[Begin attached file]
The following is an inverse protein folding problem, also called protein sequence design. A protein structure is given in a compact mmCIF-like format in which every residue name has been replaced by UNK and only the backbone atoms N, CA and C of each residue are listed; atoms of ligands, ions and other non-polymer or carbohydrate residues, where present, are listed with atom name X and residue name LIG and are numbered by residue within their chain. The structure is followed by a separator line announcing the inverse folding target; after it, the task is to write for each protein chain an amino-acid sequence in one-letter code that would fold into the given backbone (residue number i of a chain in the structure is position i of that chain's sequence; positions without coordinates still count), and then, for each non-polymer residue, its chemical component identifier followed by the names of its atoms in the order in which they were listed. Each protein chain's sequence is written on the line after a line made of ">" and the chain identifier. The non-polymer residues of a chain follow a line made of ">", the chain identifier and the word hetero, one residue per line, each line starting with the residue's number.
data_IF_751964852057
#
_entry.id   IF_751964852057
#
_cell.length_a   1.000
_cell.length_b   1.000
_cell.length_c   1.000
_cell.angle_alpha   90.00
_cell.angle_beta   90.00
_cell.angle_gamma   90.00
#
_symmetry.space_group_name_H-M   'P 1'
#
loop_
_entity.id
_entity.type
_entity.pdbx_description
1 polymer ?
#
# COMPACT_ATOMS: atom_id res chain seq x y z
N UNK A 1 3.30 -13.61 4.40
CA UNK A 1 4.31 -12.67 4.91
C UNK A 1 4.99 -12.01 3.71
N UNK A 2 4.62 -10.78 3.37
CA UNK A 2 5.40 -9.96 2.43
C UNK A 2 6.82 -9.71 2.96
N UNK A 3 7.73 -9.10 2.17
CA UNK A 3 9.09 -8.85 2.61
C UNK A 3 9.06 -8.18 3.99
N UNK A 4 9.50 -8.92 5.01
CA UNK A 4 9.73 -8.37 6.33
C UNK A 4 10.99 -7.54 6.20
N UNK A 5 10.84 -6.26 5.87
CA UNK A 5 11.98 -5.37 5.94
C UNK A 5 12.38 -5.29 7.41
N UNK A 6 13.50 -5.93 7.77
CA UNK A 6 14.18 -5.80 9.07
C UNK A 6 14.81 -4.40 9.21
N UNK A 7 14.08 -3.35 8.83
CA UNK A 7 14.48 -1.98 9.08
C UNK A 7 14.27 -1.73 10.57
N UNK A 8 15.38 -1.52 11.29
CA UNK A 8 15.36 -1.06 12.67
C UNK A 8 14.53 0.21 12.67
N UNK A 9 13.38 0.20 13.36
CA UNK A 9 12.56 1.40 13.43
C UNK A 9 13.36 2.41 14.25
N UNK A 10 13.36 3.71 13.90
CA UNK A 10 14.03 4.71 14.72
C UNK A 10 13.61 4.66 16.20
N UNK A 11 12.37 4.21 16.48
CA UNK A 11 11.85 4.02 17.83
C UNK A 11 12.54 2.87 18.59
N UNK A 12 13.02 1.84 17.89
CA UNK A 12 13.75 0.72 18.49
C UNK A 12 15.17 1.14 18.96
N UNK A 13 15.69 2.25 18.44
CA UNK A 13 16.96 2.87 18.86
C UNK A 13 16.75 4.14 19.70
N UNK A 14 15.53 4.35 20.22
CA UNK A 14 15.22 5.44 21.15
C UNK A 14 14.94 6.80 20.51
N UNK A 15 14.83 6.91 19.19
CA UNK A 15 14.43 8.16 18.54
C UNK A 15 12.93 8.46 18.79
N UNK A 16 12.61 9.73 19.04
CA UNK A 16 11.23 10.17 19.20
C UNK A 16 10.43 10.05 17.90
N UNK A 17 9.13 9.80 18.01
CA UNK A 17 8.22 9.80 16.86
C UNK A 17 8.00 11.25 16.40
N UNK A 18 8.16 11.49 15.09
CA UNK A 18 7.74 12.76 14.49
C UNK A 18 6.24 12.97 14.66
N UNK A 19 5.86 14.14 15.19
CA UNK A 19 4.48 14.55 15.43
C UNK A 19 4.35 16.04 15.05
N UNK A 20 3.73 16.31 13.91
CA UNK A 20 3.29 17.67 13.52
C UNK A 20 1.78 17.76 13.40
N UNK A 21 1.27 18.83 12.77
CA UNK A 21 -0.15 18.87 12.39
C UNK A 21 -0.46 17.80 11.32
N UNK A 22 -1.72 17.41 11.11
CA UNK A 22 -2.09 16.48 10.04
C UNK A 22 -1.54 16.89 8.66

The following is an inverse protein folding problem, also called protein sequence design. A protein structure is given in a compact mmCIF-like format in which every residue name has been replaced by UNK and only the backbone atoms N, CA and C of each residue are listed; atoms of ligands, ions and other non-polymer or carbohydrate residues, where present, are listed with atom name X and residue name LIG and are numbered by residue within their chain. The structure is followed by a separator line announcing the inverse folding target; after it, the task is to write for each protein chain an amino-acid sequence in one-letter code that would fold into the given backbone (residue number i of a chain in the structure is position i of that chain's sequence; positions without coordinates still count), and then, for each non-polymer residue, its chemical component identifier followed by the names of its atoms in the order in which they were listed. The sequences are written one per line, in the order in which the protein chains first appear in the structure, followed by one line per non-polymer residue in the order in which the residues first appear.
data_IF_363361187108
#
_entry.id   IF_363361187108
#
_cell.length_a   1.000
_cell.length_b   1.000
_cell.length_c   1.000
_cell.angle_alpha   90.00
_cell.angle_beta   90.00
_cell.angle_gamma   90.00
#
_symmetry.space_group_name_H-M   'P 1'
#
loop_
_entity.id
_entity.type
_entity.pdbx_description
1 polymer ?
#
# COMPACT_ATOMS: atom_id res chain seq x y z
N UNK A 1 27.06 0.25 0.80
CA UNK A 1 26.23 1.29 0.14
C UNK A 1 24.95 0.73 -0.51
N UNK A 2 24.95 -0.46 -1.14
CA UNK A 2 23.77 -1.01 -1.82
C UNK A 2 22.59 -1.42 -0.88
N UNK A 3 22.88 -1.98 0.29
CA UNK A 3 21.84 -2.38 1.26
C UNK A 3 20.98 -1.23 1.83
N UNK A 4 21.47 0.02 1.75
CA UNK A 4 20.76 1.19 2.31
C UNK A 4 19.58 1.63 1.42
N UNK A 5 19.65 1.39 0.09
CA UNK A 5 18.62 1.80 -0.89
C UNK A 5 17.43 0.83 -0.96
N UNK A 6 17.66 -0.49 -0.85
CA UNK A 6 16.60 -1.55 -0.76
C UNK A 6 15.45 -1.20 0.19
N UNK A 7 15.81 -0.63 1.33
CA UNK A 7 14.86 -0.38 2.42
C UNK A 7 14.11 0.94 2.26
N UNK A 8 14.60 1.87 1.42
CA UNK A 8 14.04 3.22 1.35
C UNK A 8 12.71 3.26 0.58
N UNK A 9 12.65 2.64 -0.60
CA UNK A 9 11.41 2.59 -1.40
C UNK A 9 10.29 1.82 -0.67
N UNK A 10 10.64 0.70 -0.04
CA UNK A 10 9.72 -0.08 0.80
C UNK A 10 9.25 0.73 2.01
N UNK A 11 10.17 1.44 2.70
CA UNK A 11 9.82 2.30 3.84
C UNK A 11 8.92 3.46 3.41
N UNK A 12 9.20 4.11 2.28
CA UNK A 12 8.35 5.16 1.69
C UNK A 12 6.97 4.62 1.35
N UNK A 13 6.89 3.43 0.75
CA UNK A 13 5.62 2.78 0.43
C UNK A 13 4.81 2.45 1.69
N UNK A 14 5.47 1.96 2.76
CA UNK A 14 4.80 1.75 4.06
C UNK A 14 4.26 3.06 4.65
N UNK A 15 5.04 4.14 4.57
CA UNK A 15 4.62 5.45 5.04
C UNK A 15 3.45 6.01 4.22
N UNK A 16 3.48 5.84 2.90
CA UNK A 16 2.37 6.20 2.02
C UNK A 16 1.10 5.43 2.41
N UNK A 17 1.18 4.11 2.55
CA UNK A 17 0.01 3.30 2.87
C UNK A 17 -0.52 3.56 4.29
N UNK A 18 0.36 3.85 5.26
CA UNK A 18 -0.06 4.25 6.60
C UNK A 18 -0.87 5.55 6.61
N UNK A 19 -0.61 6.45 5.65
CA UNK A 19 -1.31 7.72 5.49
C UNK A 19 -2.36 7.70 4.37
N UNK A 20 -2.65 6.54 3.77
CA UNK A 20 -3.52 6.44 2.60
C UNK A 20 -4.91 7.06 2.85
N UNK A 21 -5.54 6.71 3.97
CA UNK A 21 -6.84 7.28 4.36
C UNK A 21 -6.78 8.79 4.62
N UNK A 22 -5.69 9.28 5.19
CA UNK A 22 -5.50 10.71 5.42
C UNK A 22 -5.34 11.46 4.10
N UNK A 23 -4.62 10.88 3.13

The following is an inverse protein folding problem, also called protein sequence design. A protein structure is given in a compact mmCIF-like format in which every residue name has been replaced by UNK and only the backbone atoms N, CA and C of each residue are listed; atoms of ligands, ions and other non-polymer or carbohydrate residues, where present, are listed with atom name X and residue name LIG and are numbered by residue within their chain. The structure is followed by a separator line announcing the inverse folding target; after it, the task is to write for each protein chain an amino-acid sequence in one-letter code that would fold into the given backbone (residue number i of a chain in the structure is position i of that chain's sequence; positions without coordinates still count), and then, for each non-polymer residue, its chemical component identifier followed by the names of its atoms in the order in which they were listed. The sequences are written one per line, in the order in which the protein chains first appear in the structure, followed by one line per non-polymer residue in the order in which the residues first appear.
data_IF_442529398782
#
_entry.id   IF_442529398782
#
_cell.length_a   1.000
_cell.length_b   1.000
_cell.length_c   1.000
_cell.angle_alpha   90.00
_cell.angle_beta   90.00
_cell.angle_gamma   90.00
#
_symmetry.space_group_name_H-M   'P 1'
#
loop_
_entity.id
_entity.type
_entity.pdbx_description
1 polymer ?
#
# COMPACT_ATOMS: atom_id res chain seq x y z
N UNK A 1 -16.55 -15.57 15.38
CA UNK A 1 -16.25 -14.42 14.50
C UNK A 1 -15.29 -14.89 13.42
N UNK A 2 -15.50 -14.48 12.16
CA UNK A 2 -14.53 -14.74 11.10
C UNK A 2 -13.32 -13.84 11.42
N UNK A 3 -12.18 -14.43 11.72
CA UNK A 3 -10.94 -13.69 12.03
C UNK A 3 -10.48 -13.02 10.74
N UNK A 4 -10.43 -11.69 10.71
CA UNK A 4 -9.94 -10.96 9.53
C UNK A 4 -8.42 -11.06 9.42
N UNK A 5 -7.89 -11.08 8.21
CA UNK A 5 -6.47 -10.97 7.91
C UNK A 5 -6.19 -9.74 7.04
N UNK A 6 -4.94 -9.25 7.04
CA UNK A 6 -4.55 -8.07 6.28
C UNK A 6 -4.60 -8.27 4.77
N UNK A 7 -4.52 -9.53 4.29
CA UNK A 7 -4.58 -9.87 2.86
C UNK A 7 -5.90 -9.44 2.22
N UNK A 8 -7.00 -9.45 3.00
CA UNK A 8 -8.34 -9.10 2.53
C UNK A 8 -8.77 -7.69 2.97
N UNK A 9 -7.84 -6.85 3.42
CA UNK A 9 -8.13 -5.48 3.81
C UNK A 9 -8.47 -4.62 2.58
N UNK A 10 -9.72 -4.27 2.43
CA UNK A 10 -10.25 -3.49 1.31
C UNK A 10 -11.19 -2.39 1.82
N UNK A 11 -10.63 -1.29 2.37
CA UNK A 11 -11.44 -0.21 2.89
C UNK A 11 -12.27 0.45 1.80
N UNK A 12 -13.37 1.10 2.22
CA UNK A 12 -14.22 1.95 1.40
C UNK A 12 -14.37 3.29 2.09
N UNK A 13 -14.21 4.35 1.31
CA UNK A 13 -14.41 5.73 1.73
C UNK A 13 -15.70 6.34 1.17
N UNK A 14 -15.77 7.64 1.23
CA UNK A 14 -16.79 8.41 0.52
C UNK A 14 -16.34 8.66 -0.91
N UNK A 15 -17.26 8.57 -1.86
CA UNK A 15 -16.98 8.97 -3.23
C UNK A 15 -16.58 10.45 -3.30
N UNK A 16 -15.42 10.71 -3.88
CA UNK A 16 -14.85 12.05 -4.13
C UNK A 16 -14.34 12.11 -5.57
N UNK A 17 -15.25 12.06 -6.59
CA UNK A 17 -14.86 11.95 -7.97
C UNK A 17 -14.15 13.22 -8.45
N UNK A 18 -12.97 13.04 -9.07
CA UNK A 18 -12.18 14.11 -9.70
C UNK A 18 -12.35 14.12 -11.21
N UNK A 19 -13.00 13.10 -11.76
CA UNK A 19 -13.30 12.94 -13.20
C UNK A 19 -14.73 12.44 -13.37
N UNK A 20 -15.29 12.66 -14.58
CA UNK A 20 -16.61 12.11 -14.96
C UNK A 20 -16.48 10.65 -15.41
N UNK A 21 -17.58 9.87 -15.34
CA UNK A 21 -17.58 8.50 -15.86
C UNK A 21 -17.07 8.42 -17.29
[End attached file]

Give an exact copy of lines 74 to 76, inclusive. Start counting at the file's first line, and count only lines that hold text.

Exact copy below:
CA UNK A 18 7.74 12.76 14.49
C UNK A 18 6.24 12.97 14.66
N UNK A 19 5.86 14.14 15.19